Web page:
Bank of Montreal, Brian Belski, 2,950, EPS $145.00, P/E 20.3x UBS, Keith Parker, 2,900, EPS $141.00, P/E 20.6x Canaccord, Tony Dwyer, 2,800, EPS $140.00, P/E 20.0x Credit Suisse, Jonathan Golub, 2,875, EPS $139.00, P/E 20.7x Deutsche Bank, Binky Chadha, 2,850, EPS $140.00, P/E 20.4x Goldman Sachs, David Kostin, 2,850, EPS $150.00, P/E 19x Citigroup, Tobias Levkovich, 2,675, EPS $141.00, P/E 19.0x HSBC, Ben Laidler, 2,650, EPS $142.00, P/E 18.7x … there have been a small handful of analysts, SocGen and BofA’s Michael Hartnett most notably, who have dared to suggest that contrary to conventional wisdom, next year will be a recessionary, bear market rollercoaster.
And then, there are those inbetween who expect a good 2018, but then all bets are off in 2019. Among them is JPM’s chief economist Michael Feroli who has published a special report, aptly titled “US outlook 2018: Eat, drink, and be merry, for in 2019…”
Here are the seven main reasons why JPM believes that the party will continue until December 31, 2018 or thereabouts:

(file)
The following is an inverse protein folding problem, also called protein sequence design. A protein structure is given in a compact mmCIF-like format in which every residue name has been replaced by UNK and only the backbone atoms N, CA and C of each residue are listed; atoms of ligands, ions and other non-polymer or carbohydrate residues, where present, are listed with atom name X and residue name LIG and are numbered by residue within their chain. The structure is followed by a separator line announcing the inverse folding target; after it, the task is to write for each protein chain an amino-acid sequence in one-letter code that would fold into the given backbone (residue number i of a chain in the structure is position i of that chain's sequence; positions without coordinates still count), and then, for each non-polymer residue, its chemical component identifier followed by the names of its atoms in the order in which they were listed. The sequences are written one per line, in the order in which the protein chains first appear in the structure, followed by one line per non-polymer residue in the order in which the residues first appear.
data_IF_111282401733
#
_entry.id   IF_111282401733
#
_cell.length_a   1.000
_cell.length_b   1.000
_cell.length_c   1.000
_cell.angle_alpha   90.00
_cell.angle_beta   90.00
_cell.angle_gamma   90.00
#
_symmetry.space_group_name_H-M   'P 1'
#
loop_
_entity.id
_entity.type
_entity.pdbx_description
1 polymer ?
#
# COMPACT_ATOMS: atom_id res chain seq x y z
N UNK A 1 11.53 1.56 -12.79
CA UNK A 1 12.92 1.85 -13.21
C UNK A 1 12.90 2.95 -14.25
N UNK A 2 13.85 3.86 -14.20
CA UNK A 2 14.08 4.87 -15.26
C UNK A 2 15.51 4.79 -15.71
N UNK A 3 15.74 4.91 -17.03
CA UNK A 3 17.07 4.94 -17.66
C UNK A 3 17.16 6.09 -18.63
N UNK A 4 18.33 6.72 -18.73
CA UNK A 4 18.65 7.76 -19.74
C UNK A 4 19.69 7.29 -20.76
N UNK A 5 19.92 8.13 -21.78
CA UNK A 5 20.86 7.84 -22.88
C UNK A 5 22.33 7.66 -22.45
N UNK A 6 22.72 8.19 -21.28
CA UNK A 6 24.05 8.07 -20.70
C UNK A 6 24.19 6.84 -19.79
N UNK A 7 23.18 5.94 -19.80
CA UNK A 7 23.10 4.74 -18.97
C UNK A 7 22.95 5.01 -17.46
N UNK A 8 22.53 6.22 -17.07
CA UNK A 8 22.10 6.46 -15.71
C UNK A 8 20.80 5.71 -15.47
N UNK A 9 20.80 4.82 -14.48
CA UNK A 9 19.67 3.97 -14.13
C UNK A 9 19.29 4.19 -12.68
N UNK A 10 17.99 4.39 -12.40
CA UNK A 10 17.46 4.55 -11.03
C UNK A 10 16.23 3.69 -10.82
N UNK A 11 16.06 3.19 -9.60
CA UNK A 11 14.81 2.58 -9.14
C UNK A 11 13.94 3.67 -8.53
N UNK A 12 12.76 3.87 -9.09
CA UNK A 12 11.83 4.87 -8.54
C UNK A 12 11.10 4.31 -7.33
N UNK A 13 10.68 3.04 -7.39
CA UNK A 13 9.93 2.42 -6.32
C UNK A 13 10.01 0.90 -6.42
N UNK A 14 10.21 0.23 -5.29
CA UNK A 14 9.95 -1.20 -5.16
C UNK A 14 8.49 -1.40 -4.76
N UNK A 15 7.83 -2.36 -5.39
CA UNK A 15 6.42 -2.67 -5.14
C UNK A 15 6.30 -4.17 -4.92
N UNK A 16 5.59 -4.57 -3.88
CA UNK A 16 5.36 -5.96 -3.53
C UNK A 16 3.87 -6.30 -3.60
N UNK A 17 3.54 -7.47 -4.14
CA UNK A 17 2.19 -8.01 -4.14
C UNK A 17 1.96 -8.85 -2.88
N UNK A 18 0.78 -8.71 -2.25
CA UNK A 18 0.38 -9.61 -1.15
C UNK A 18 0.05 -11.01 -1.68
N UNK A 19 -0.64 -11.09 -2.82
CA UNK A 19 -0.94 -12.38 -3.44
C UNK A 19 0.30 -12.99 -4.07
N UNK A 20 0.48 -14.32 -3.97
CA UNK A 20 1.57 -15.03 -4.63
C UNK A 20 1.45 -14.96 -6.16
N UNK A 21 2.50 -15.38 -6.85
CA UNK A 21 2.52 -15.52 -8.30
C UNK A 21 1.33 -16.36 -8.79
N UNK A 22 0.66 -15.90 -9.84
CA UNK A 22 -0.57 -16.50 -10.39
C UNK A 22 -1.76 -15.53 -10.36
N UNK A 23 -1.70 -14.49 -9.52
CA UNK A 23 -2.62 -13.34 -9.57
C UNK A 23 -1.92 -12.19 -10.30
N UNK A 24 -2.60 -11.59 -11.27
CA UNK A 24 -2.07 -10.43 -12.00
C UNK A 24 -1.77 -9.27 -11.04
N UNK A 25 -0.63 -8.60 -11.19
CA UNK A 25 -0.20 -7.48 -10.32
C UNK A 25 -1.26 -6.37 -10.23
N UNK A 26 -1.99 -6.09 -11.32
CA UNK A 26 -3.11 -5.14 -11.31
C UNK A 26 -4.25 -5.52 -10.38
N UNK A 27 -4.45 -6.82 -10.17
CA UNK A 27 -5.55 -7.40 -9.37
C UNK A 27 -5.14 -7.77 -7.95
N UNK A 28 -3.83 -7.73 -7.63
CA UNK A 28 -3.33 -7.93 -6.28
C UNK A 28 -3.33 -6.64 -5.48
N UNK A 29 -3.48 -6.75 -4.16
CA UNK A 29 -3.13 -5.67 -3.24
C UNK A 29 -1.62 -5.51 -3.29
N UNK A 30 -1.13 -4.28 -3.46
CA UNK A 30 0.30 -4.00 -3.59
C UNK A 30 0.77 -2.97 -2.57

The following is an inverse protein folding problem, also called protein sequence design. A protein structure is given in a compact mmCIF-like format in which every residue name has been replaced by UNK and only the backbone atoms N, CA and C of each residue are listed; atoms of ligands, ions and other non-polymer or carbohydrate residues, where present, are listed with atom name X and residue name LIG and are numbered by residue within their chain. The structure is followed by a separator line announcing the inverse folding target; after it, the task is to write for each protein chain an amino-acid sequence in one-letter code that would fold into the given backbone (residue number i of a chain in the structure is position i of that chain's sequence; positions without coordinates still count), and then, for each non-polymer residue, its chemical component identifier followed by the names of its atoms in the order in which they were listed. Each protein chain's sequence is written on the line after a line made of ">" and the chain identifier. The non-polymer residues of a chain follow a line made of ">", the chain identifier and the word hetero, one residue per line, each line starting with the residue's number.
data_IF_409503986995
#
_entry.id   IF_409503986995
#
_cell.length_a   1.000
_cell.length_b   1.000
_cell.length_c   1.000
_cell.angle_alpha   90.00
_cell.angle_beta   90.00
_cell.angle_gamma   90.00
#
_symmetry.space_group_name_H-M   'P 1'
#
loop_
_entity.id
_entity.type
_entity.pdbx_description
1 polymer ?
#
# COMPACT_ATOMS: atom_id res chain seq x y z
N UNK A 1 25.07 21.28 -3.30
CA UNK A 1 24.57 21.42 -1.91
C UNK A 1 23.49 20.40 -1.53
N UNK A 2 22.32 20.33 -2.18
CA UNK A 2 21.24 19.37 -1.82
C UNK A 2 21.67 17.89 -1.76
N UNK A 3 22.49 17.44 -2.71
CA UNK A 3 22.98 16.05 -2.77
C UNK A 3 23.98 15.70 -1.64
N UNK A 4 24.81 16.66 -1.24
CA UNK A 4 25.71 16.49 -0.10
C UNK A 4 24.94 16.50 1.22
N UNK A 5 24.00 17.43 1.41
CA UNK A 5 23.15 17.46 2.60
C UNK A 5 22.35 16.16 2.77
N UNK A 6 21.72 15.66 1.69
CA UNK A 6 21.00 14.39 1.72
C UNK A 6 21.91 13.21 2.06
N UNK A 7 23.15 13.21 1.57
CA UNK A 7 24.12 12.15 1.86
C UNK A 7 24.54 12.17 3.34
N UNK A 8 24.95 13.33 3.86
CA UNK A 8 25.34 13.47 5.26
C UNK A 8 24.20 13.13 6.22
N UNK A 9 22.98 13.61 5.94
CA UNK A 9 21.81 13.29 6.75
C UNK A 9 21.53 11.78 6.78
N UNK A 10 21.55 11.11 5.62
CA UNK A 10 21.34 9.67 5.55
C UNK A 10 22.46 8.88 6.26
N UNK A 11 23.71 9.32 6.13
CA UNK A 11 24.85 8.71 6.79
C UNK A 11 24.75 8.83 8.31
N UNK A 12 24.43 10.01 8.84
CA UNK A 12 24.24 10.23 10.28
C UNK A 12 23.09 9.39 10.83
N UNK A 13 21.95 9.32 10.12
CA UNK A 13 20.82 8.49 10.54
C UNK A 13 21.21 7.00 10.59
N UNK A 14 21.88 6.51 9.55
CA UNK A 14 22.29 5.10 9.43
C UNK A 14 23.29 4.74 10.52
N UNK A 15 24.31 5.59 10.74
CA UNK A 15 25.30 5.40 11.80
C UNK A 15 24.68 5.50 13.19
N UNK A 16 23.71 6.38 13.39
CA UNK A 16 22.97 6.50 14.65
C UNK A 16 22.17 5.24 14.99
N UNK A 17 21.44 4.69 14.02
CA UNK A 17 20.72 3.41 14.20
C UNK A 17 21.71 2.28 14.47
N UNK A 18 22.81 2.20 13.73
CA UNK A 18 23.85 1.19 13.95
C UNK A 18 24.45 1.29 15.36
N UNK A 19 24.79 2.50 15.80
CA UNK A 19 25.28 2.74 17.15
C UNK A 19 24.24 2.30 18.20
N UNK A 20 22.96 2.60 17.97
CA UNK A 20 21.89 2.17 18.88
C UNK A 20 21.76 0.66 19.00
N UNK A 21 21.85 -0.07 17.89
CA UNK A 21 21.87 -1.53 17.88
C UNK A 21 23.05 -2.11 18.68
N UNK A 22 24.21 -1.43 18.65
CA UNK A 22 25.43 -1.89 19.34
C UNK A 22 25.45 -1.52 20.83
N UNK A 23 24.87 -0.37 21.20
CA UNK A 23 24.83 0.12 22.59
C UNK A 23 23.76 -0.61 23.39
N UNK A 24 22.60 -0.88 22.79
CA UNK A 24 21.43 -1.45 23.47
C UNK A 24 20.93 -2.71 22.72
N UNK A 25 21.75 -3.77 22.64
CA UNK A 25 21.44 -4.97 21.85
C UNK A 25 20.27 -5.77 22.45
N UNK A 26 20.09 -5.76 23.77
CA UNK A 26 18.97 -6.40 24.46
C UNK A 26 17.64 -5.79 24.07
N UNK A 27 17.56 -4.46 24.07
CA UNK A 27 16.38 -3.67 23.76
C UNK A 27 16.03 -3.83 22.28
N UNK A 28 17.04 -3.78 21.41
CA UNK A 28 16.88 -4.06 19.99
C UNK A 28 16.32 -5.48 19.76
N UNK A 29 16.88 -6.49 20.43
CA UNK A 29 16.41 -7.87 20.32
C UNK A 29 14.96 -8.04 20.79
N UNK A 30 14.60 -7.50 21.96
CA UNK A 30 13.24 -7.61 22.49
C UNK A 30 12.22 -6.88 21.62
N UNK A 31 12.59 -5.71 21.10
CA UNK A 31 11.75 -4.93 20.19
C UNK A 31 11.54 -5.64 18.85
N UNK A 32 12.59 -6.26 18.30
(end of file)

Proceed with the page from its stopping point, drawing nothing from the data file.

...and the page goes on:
Growth momentum at the end of 2017 is solid and global headwinds are unusually mild
This post was published at Zero Hedge on Nov 28, 2017.
When it comes to the most influential investment bank in the world, Goldman Sachs, its 2018 outlook is borderline euphoric despite the bank’s own explicit admission that valuations have never been higher. In a tortured, goalseeked analysis which we discussed last week, the bank’s chief equity strategist David Kostin said that he expects a year of ‘rational exuberance’ catalyzed by the Trump tax cuts becoming law (some time in early 2018), leading to an upward revised year-end S&P price target of 2,850 (from 2,500 previously) and rising to 3,100 by 2020 (Kostin’s ‘irrationally exuberant’ parallel universe sees the S&P rising above 5,000 as the equity bubble repeats the events of the late 1990s – more here).
Naturally, the chief strategist concedes that all bets are off should Trump fail to pass tax reform (or even a far less comprehensive corporate tax cut program), and the S&P is likely to tumble to 2,400 from its current all time high level above 2,600 (Kostin did not have a S&P forecast for outer years which does not implement Trump tax cut, suggesting that Goldman’s clients will be extremely disappointed, and angry, should Goldman’s 80% odds of GOP tax reform passing prove just a “little” off ).